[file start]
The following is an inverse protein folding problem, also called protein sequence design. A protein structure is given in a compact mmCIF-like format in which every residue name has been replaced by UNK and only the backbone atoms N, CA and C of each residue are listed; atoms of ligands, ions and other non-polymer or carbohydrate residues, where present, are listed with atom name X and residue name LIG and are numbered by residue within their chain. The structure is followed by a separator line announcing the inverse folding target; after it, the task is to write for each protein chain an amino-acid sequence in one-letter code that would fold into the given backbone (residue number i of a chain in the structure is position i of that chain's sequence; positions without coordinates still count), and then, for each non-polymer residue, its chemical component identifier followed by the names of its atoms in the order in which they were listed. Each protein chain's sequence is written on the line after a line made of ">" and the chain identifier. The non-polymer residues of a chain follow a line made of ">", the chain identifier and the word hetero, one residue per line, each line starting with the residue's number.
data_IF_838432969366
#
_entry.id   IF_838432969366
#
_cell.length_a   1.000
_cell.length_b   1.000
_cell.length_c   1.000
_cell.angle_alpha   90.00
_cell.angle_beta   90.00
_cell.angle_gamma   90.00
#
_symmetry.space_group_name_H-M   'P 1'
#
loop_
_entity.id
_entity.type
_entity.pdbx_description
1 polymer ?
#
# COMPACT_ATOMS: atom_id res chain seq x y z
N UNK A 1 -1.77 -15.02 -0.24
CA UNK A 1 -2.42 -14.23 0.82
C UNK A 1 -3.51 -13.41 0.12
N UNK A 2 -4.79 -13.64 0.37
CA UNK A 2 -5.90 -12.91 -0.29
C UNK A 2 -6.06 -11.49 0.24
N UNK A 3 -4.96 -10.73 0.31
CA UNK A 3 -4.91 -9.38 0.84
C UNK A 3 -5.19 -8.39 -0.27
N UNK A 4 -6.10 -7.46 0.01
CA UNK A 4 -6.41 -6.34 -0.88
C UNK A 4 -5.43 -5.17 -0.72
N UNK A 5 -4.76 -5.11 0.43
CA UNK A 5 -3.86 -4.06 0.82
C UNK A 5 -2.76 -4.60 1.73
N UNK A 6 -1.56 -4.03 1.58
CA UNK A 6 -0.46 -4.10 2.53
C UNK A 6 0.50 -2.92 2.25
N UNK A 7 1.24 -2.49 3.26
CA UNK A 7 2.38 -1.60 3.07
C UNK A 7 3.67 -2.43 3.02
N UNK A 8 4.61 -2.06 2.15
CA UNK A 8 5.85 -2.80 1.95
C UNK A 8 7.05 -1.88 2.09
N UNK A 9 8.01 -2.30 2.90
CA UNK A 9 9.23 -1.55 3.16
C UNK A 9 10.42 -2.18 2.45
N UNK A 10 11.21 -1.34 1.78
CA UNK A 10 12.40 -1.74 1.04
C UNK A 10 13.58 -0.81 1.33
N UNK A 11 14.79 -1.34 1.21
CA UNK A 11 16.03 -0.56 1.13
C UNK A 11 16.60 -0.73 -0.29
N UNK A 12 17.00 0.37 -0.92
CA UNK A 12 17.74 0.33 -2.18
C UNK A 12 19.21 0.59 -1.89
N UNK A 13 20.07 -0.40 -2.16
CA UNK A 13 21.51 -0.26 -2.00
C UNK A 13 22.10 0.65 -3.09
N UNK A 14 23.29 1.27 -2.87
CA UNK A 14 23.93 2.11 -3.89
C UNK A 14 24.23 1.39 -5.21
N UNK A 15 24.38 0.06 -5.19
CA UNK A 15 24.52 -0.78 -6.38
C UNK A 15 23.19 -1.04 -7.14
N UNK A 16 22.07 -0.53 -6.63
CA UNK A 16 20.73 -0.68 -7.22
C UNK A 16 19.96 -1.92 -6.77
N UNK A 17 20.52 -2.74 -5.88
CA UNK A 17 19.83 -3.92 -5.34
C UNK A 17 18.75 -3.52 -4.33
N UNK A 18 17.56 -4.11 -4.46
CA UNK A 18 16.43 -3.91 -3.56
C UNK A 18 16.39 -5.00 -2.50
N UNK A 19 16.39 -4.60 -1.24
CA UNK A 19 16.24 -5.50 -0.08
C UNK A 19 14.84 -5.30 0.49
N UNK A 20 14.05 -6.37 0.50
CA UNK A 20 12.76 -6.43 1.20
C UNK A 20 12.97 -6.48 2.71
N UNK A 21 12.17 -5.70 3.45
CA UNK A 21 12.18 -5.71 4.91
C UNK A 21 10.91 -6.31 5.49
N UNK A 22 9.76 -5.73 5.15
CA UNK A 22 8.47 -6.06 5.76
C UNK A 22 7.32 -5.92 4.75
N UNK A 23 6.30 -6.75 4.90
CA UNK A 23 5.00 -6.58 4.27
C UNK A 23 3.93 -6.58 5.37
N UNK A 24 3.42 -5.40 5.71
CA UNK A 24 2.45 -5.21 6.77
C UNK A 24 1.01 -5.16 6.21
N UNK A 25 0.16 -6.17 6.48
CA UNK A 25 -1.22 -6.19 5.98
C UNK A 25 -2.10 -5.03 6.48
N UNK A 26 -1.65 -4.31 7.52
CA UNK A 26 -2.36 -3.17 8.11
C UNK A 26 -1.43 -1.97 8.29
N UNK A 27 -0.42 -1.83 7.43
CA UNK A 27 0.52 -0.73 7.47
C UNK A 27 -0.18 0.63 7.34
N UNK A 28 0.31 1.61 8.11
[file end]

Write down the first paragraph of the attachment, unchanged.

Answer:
The following is an inverse protein folding problem, also called protein sequence design. A protein structure is given in a compact mmCIF-like format in which every residue name has been replaced by UNK and only the backbone atoms N, CA and C of each residue are listed; atoms of ligands, ions and other non-polymer or carbohydrate residues, where present, are listed with atom name X and residue name LIG and are numbered by residue within their chain. The structure is followed by a separator line announcing the inverse folding target; after it, the task is to write for each protein chain an amino-acid sequence in one-letter code that would fold into the given backbone (residue number i of a chain in the structure is position i of that chain's sequence; positions without coordinates still count), and then, for each non-polymer residue, its chemical component identifier followed by the names of its atoms in the order in which they were listed. Each protein chain's sequence is written on the line after a line made of ">" and the chain identifier. The non-polymer residues of a chain follow a line made of ">", the chain identifier and the word hetero, one residue per line, each line starting with the residue's number.